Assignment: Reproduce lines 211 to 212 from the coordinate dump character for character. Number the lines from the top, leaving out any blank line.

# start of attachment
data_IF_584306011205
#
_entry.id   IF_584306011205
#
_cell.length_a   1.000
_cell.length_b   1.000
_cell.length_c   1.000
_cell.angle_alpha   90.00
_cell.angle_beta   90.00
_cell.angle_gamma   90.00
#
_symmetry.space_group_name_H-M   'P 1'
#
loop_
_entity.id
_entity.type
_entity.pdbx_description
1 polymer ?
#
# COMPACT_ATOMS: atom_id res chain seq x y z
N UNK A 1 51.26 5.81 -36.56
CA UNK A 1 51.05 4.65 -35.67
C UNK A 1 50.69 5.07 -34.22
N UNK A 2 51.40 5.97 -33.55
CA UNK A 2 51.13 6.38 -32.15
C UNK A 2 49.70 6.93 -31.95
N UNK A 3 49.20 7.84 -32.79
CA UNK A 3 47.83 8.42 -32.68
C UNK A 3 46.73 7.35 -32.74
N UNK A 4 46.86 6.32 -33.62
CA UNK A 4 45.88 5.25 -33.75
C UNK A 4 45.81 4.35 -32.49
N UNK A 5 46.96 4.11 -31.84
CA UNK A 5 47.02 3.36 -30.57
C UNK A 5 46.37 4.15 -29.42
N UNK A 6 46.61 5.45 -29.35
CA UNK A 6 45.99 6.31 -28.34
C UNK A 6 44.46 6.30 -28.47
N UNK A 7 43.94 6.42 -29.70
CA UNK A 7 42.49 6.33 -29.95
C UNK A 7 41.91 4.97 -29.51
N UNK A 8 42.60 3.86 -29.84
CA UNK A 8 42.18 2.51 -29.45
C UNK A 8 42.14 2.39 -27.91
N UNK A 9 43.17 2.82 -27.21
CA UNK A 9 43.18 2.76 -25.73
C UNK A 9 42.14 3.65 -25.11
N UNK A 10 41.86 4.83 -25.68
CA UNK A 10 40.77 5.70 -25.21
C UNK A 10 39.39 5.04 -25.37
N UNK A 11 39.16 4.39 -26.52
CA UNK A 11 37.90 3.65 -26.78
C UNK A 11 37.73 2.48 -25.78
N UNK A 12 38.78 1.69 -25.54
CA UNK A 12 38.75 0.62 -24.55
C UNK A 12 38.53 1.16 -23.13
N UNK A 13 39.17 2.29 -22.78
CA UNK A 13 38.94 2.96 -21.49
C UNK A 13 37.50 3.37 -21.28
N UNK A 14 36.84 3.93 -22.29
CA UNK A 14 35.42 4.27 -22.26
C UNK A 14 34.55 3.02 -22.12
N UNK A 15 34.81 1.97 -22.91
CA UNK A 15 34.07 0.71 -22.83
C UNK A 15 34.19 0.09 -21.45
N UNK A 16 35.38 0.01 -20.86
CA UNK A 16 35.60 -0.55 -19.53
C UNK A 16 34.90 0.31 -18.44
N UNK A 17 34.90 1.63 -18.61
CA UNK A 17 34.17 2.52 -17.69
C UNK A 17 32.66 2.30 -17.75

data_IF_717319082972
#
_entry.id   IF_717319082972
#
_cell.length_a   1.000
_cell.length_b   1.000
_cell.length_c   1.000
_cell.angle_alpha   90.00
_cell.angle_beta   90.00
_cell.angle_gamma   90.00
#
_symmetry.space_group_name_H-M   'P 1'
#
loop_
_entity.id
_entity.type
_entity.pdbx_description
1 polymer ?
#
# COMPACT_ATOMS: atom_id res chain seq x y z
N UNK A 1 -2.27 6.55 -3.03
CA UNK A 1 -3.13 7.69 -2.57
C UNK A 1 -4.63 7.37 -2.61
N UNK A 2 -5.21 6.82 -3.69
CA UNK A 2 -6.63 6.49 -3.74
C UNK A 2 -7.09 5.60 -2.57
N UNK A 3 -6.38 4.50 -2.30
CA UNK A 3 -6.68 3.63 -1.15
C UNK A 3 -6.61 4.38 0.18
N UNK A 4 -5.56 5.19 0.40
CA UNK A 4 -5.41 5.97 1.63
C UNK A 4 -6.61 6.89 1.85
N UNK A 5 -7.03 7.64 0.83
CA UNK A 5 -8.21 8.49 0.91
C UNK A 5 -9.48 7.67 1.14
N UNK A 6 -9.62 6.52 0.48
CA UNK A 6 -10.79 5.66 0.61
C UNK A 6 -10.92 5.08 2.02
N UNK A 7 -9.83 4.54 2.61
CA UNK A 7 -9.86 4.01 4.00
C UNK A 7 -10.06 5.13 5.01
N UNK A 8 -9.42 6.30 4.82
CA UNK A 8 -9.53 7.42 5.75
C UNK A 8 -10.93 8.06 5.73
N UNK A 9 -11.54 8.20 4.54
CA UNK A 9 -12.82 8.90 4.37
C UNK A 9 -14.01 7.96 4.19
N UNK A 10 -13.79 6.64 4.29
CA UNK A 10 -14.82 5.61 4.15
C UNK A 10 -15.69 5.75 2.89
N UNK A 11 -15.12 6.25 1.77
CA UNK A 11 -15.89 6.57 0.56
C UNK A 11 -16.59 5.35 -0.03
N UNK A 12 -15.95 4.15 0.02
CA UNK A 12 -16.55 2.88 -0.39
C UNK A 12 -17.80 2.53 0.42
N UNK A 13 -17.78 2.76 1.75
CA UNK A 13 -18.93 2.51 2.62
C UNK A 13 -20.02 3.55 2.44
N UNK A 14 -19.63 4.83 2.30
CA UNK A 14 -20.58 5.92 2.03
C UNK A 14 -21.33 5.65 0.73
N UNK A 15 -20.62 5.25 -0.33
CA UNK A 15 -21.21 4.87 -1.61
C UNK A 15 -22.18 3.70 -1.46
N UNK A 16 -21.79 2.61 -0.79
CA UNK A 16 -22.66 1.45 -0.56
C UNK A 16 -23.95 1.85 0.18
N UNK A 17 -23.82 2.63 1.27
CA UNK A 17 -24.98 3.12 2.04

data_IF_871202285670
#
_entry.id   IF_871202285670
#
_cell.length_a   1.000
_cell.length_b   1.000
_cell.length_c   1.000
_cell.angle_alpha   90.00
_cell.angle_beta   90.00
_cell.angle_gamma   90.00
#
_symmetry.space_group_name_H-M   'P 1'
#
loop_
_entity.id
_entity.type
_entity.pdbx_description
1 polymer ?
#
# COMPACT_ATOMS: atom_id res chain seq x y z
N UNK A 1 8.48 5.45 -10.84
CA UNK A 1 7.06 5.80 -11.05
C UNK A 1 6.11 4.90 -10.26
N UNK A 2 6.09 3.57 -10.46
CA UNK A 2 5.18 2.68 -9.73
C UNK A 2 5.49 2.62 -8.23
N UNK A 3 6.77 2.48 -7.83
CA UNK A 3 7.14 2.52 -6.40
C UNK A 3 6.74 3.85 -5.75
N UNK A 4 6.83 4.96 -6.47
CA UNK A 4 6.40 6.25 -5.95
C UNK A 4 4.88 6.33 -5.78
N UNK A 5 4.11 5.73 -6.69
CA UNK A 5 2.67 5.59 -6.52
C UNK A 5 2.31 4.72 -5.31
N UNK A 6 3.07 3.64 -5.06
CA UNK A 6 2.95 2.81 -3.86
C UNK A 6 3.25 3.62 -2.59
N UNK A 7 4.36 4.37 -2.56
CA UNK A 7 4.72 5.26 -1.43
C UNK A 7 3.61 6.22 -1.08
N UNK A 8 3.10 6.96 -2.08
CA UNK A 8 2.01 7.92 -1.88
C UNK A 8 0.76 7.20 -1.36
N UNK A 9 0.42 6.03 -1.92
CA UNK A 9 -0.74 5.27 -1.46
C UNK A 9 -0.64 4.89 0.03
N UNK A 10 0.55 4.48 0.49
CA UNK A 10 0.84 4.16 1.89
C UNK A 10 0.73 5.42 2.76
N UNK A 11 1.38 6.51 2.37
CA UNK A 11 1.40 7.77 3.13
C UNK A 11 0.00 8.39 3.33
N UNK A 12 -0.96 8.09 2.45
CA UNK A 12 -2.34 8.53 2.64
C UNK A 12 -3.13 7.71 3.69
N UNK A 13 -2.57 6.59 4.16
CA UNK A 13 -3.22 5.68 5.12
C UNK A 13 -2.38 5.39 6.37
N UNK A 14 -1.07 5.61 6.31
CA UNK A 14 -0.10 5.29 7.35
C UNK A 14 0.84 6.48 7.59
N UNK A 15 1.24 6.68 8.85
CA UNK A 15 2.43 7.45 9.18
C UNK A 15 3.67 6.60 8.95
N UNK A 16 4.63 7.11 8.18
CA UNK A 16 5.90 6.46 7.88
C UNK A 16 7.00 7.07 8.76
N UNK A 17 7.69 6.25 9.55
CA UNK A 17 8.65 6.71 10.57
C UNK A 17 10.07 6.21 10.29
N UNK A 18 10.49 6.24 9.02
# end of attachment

CA UNK A 17 8.65 6.71 10.57
C UNK A 17 10.07 6.21 10.29